A couple of years ago, the Humanity Project held a 4th of July fundraiser. We called it, “Freedom from Bullying.” Some of our good members and friends showed up at a Fort Lauderdale, Florida hotspot for live entertainment from the Jazz Survivors and other fun. But we had a serious mission that night — to help us help others to stop school bullying. The Humanity Project is more than only an anti-bullying group, of course. But our all-original, innovative Anti-bullying Through The Arts is among our signature programs, one of many efforts at using cooperation and social connection to improve our communities. As we approach another July 4th, I was thinking about that phrase we used for our fundraiser, “freedom from bullying.” That’s what our schools need now, isn’t it? They must be free of bullying in an age of hurtful Facebook and Twitter pages, at a time when weapons are sometimes in the schools and too many teens decide the only way out is suicide. To the Humanity Project, this goal is best accomplished by making school bullying socially unacceptable. That’s why our program targets the bystander students, who researchers say are the key to anti-bullying campaigns. These are the kids who typically ignore bullying when they see it happening — or make it worse by egging on the bullies. When they learn that bullying isn’t cool anymore, and express that new attitude whenever confronted with bullying situations, they take away the bullies’ incentive for picking on fellow students. Bullies feel pressured to stop. Society made smoking socially unacceptable in a similar way, by adopting a widespread attitude that smoking is undesirable. We can do the same with bullying. And when we do, the words “freedom from bullying” will be more than just words.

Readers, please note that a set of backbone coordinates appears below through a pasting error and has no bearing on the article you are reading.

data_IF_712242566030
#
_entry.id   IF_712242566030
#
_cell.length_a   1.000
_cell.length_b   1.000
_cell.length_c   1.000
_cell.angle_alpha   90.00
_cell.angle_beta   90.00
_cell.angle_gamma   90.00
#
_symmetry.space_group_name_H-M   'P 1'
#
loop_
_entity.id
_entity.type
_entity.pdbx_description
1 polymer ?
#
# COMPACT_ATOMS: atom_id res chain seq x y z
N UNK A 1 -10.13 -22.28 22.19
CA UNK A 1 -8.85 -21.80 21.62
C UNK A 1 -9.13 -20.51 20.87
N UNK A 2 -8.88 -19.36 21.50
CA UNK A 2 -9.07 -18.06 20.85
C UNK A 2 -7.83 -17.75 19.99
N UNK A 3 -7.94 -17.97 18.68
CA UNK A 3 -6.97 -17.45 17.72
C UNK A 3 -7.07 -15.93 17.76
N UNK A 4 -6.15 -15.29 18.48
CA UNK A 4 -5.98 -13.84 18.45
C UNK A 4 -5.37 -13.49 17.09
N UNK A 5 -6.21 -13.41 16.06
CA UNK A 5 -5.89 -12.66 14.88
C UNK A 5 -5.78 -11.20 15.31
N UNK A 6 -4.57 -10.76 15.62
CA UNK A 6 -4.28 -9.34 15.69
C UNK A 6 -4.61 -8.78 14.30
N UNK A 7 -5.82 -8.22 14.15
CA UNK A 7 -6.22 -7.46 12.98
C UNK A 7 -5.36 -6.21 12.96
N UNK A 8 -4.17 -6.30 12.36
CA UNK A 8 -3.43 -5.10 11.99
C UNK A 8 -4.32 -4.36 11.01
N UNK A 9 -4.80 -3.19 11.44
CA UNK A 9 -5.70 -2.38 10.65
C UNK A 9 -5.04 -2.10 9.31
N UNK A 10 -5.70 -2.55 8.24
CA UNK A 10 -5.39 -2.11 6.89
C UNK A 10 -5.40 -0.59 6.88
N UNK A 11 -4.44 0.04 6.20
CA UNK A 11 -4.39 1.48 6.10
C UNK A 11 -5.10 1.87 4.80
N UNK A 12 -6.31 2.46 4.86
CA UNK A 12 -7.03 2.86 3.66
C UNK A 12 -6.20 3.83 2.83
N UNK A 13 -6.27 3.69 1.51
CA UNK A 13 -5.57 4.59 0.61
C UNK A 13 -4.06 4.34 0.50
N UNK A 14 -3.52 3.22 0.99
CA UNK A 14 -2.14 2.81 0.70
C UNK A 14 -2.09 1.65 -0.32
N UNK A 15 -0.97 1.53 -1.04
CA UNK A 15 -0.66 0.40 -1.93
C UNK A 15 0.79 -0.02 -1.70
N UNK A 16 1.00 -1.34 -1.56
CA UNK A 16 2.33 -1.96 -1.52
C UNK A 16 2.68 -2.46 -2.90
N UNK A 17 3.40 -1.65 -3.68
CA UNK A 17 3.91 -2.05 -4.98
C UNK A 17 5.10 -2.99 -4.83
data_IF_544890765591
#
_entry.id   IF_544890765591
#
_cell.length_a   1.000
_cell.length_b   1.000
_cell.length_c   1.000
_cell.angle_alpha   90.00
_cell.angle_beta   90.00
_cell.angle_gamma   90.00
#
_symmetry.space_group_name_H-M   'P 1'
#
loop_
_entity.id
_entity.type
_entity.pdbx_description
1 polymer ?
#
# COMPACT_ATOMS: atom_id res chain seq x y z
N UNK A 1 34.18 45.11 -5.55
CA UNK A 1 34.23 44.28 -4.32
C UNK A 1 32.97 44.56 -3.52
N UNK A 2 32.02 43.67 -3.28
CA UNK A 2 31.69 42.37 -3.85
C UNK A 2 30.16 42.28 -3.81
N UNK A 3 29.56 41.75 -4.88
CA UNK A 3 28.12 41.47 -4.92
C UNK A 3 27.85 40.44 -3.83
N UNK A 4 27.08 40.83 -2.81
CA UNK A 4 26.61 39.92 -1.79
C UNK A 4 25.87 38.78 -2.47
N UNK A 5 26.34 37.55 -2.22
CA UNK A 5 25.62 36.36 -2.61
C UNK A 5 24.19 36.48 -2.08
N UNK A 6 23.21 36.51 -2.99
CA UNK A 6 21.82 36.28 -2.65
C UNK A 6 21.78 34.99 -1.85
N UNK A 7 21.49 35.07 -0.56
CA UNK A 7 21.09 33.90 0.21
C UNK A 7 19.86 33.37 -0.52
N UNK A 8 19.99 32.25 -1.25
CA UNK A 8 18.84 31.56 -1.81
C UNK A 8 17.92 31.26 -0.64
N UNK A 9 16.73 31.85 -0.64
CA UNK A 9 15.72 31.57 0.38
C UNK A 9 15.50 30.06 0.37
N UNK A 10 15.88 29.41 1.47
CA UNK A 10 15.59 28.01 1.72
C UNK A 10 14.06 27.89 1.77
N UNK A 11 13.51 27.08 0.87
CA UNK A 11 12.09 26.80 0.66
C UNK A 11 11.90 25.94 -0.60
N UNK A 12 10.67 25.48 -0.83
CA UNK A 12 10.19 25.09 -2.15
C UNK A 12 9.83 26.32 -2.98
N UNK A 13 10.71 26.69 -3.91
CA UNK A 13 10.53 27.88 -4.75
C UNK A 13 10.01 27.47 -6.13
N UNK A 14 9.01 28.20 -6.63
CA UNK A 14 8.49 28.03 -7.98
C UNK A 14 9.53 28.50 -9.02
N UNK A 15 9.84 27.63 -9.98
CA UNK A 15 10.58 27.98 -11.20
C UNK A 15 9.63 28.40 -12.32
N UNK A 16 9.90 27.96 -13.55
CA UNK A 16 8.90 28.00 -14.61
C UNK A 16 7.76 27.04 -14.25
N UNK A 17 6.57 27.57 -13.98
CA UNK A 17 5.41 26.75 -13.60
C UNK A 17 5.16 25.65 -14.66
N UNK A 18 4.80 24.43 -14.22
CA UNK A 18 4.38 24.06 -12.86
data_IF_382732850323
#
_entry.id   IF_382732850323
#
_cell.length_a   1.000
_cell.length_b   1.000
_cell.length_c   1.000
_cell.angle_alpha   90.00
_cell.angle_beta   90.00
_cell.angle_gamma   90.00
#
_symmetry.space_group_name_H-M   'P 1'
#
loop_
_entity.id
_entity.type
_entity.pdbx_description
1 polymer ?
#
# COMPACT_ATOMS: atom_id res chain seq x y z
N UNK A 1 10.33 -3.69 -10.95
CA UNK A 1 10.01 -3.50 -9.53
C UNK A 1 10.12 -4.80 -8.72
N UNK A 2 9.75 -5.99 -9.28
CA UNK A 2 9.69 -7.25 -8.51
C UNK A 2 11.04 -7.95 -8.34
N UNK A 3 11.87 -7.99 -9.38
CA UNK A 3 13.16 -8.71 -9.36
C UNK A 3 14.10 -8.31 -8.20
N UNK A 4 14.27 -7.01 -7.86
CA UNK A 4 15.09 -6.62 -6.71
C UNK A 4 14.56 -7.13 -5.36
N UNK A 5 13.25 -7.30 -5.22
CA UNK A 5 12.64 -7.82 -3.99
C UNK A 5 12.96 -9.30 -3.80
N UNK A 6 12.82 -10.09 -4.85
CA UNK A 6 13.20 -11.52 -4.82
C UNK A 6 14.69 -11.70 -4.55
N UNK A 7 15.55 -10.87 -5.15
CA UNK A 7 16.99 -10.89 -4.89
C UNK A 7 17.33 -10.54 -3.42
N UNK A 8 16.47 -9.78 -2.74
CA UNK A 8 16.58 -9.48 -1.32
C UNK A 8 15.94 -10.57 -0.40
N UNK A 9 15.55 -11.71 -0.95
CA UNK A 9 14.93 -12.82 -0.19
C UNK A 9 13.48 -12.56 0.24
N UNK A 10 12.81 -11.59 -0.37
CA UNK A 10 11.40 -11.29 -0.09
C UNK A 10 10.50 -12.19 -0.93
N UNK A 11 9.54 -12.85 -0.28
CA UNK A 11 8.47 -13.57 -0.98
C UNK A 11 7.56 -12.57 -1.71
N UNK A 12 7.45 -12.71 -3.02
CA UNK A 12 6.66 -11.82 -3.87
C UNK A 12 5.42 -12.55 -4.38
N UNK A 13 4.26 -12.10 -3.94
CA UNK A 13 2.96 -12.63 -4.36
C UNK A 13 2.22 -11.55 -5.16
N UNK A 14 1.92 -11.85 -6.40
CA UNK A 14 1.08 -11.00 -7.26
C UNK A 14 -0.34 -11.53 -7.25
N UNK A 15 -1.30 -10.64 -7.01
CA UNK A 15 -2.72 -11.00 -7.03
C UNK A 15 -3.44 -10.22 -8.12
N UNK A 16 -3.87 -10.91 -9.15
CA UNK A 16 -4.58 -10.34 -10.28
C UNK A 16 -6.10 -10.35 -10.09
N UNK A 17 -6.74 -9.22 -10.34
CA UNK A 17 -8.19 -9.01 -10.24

To create and implement innovative programs that teach children and adults how to use cooperation and social connection for individual development and grassroots community improvement